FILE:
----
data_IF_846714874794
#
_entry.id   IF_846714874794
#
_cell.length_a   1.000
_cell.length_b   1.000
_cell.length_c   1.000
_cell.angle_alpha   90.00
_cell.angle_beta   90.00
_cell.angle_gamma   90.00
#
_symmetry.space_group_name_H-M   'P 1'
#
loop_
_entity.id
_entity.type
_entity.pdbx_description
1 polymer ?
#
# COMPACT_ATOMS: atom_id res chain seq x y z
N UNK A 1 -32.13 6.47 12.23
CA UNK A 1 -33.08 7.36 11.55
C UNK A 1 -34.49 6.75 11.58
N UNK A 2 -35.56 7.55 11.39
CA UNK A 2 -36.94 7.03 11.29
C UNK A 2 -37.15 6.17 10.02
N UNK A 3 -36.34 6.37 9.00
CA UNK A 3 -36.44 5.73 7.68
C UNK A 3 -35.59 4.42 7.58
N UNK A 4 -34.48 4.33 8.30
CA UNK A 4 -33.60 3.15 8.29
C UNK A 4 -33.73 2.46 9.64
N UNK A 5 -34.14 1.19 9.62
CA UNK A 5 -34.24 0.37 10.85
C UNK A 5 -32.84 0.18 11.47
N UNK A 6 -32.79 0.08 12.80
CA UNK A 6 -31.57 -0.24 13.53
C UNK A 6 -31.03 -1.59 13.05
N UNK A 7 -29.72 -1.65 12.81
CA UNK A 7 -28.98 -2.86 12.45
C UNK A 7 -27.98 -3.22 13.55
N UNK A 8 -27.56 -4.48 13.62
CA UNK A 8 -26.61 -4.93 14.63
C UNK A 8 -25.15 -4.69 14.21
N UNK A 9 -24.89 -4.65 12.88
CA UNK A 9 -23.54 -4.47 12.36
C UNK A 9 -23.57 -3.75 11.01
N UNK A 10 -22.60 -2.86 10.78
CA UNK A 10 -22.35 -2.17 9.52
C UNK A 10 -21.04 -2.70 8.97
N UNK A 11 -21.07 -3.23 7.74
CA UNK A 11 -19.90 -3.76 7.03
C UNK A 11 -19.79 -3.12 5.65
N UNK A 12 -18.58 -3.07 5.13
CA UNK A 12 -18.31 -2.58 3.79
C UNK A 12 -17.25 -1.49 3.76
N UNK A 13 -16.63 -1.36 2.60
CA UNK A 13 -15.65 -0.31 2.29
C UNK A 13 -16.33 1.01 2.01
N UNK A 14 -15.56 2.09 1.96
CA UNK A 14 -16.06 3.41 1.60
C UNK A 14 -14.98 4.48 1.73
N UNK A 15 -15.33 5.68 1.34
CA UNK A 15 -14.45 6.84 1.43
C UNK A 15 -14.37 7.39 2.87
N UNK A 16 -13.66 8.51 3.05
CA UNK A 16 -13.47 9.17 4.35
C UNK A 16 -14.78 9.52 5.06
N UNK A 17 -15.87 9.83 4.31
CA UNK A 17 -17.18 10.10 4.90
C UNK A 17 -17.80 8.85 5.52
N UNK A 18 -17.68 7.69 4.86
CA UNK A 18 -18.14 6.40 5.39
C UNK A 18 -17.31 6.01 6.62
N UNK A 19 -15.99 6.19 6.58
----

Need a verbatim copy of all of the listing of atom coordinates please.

data_IF_846714874794
#
_entry.id   IF_846714874794
#
_cell.length_a   1.000
_cell.length_b   1.000
_cell.length_c   1.000
_cell.angle_alpha   90.00
_cell.angle_beta   90.00
_cell.angle_gamma   90.00
#
_symmetry.space_group_name_H-M   'P 1'
#
loop_
_entity.id
_entity.type
_entity.pdbx_description
1 polymer ?
#
# COMPACT_ATOMS: atom_id res chain seq x y z
N UNK A 1 -32.13 6.47 12.23
CA UNK A 1 -33.08 7.36 11.55
C UNK A 1 -34.49 6.75 11.58
N UNK A 2 -35.56 7.55 11.39
CA UNK A 2 -36.94 7.03 11.29
C UNK A 2 -37.15 6.17 10.02
N UNK A 3 -36.34 6.37 9.00
CA UNK A 3 -36.44 5.73 7.68
C UNK A 3 -35.59 4.42 7.58
N UNK A 4 -34.48 4.33 8.30
CA UNK A 4 -33.60 3.15 8.29
C UNK A 4 -33.73 2.46 9.64
N UNK A 5 -34.14 1.19 9.62
CA UNK A 5 -34.24 0.37 10.85
C UNK A 5 -32.84 0.18 11.47
N UNK A 6 -32.79 0.08 12.80
CA UNK A 6 -31.57 -0.24 13.53
C UNK A 6 -31.03 -1.59 13.05
N UNK A 7 -29.72 -1.65 12.81
CA UNK A 7 -28.98 -2.86 12.45
C UNK A 7 -27.98 -3.22 13.55
N UNK A 8 -27.56 -4.48 13.62
CA UNK A 8 -26.61 -4.93 14.63
C UNK A 8 -25.15 -4.69 14.21
N UNK A 9 -24.89 -4.65 12.88
CA UNK A 9 -23.54 -4.47 12.36
C UNK A 9 -23.57 -3.75 11.01
N UNK A 10 -22.60 -2.86 10.78
CA UNK A 10 -22.35 -2.17 9.52
C UNK A 10 -21.04 -2.70 8.97
N UNK A 11 -21.07 -3.23 7.74
CA UNK A 11 -19.90 -3.76 7.03
C UNK A 11 -19.79 -3.12 5.65
N UNK A 12 -18.58 -3.07 5.13
CA UNK A 12 -18.31 -2.58 3.79
C UNK A 12 -17.25 -1.49 3.76
N UNK A 13 -16.63 -1.36 2.60
CA UNK A 13 -15.65 -0.31 2.29
C UNK A 13 -16.33 1.01 2.01
N UNK A 14 -15.56 2.09 1.96
CA UNK A 14 -16.06 3.41 1.60
C UNK A 14 -14.98 4.48 1.73
N UNK A 15 -15.33 5.68 1.34
CA UNK A 15 -14.45 6.84 1.43
C UNK A 15 -14.37 7.39 2.87
N UNK A 16 -13.66 8.51 3.05
CA UNK A 16 -13.47 9.17 4.35
C UNK A 16 -14.78 9.52 5.06
N UNK A 17 -15.87 9.83 4.31
CA UNK A 17 -17.18 10.10 4.90
C UNK A 17 -17.80 8.85 5.52
N UNK A 18 -17.68 7.69 4.86
CA UNK A 18 -18.14 6.40 5.39
C UNK A 18 -17.31 6.01 6.62
N UNK A 19 -15.99 6.19 6.58